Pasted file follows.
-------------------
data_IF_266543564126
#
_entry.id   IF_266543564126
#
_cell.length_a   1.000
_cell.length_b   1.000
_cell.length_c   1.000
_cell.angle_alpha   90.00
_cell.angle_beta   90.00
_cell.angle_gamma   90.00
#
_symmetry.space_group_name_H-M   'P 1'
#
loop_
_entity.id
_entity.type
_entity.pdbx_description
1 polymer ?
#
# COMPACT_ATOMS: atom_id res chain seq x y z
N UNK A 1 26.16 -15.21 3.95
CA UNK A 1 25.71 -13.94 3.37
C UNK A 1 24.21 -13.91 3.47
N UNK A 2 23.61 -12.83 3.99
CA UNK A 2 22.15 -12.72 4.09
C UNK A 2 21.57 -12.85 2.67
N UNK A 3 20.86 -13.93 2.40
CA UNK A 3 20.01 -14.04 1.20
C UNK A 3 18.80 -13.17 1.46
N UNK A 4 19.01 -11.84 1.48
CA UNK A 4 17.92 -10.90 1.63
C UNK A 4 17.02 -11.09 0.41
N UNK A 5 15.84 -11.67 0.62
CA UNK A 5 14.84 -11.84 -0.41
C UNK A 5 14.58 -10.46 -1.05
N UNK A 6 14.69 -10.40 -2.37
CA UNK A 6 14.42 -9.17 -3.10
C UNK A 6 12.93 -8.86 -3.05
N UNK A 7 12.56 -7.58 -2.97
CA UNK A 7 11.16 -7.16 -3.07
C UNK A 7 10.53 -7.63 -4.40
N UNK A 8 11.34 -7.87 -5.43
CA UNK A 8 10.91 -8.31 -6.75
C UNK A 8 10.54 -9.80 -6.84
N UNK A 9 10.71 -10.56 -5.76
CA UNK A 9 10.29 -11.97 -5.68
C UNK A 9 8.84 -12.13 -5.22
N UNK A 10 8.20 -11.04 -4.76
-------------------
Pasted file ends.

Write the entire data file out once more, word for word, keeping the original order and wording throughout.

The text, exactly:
data_IF_266543564126
#
_entry.id   IF_266543564126
#
_cell.length_a   1.000
_cell.length_b   1.000
_cell.length_c   1.000
_cell.angle_alpha   90.00
_cell.angle_beta   90.00
_cell.angle_gamma   90.00
#
_symmetry.space_group_name_H-M   'P 1'
#
loop_
_entity.id
_entity.type
_entity.pdbx_description
1 polymer ?
#
# COMPACT_ATOMS: atom_id res chain seq x y z
N UNK A 1 26.16 -15.21 3.95
CA UNK A 1 25.71 -13.94 3.37
C UNK A 1 24.21 -13.91 3.47
N UNK A 2 23.61 -12.83 3.99
CA UNK A 2 22.15 -12.72 4.09
C UNK A 2 21.57 -12.85 2.67
N UNK A 3 20.86 -13.93 2.40
CA UNK A 3 20.01 -14.04 1.20
C UNK A 3 18.80 -13.17 1.46
N UNK A 4 19.01 -11.84 1.48
CA UNK A 4 17.92 -10.90 1.63
C UNK A 4 17.02 -11.09 0.41
N UNK A 5 15.84 -11.67 0.62
CA UNK A 5 14.84 -11.84 -0.41
C UNK A 5 14.58 -10.46 -1.05
N UNK A 6 14.69 -10.40 -2.37
CA UNK A 6 14.42 -9.17 -3.10
C UNK A 6 12.93 -8.86 -3.05
N UNK A 7 12.56 -7.58 -2.97
CA UNK A 7 11.16 -7.16 -3.07
C UNK A 7 10.53 -7.63 -4.40
N UNK A 8 11.34 -7.87 -5.43
CA UNK A 8 10.91 -8.31 -6.75
C UNK A 8 10.54 -9.80 -6.84
N UNK A 9 10.71 -10.56 -5.76
CA UNK A 9 10.29 -11.97 -5.68
C UNK A 9 8.84 -12.13 -5.22
N UNK A 10 8.20 -11.04 -4.76